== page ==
The Heart that Could Have Won a War
Welcome back, dialysis professionals. If you attended previous HD03 training webinars, then you’re aware of the basic design and operation of our HD03 dialysis monitor. If you didn’t have time, or are just now finding this blog, you are welcome to view last month’s installment on our website, or simply step into this month’s webinar if it suits your needs.
This month, we’re going to dive into the specifics of access flow measurement, and tell you exactly how Transonic can help you optimize your dialysis patient’s treatment.
Blood flow is life. We help you deliver. Literally.
With national heart month recently passed, we all have heart health on our minds. As a dialysis professional, guarding your patient’s heart health is part of your daily life. Our HD03 can measure dialysis delivered flow, access flow, and cardiac output.
But by now, you’re wondering if the title of this blog has anything to do with the blog itself.
It does. As we said, blood flow is life, and we measure it.
Let’s say you have a patient who’s having a particularly hard day with her dialysis. Her name is June, and she’s sixty years old. You’ve noticed that June has seemed depressed recently, more so with each treatment. She feels that her body has failed her.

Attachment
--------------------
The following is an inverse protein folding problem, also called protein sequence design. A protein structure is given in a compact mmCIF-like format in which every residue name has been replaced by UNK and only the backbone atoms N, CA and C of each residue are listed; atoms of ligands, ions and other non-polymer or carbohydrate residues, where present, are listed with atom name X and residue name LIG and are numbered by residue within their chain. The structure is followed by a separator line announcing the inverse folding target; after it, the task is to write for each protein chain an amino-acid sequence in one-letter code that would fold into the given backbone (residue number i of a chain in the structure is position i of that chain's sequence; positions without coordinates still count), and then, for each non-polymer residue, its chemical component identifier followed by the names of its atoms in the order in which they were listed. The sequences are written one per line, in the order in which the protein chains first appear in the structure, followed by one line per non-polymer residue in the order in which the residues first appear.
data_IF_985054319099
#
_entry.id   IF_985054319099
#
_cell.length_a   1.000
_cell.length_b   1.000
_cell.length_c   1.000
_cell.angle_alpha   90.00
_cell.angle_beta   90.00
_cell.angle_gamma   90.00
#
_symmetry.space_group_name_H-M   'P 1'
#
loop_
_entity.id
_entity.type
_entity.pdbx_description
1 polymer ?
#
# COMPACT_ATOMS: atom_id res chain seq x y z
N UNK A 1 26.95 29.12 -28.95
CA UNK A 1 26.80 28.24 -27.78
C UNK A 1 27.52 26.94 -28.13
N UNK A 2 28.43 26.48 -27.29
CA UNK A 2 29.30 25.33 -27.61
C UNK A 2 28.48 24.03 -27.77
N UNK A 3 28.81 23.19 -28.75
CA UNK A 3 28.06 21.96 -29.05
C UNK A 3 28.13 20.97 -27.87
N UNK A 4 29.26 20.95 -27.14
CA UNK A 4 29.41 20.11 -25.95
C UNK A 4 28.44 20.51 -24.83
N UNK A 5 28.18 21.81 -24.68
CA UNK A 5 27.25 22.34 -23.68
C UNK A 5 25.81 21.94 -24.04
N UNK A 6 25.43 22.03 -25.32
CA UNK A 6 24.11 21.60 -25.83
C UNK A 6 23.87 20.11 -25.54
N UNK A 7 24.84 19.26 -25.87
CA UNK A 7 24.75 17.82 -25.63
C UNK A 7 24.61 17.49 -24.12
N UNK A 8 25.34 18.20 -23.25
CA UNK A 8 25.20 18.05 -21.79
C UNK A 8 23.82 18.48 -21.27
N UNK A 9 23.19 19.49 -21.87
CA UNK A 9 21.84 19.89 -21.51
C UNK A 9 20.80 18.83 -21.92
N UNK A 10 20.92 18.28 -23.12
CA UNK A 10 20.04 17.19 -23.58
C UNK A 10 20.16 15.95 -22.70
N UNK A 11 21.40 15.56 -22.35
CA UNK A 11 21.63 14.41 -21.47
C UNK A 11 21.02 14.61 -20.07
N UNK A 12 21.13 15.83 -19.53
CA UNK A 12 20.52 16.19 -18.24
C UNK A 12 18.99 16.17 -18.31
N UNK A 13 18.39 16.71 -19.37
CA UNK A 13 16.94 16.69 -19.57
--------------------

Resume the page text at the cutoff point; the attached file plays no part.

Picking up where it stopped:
What would you say to June?
Remember, we want to help you Act on Facts, not guesses. The HD03 meter on June’s dialysis machine is giving you June’s exact cardiac output. With that number, you can run the basic calculations and tell June that, given her pulse rate, her heart is pumping about 2000 gallons of blood every day.
June is mildly surprised by that number, so you proceed...
If her heart is pumping 2000 gallons per day, then, assuming a round number of 80 years, her heart would pump 58.4 million gallons of blood. That’s even more impressive, but still arbitrary, so how do you ground it?
The image below is USS Indiana, one of the United States battleships during the Spanish American War (1898). At that point in time, warships were monstrous chunks of iron and steel. Indiana’s displacement (weight) was 10,288 tons. Now perhaps we have something large enough to compare to the strength of June’s heart.
But if June’s heart can pump 58.4 million gallons, and blood weighs roughly 8.3 pounds per gallon, that’s 242,360 Tons of Blood. Her heart could have floated USS Indiana without effort. It could have floated two Indiana’s. Or three. Or five.
In fact, if you add the entire displacement of the American Fleet at the Spanish-American War’s Battle of Santiago de Cuba, it comes to less than half of the heart’s displacement ability.
Simply put, a single human heart could raise an entire fleet of ships.
June has fallen asleep somewhere in all the talk about gallons and warships. But maybe you helped reassure her, just a little.
The point is that you care about your patients, and we do to. After all, their heart is fighting a war, and you’re helping them through it.
We appreciate all that you do.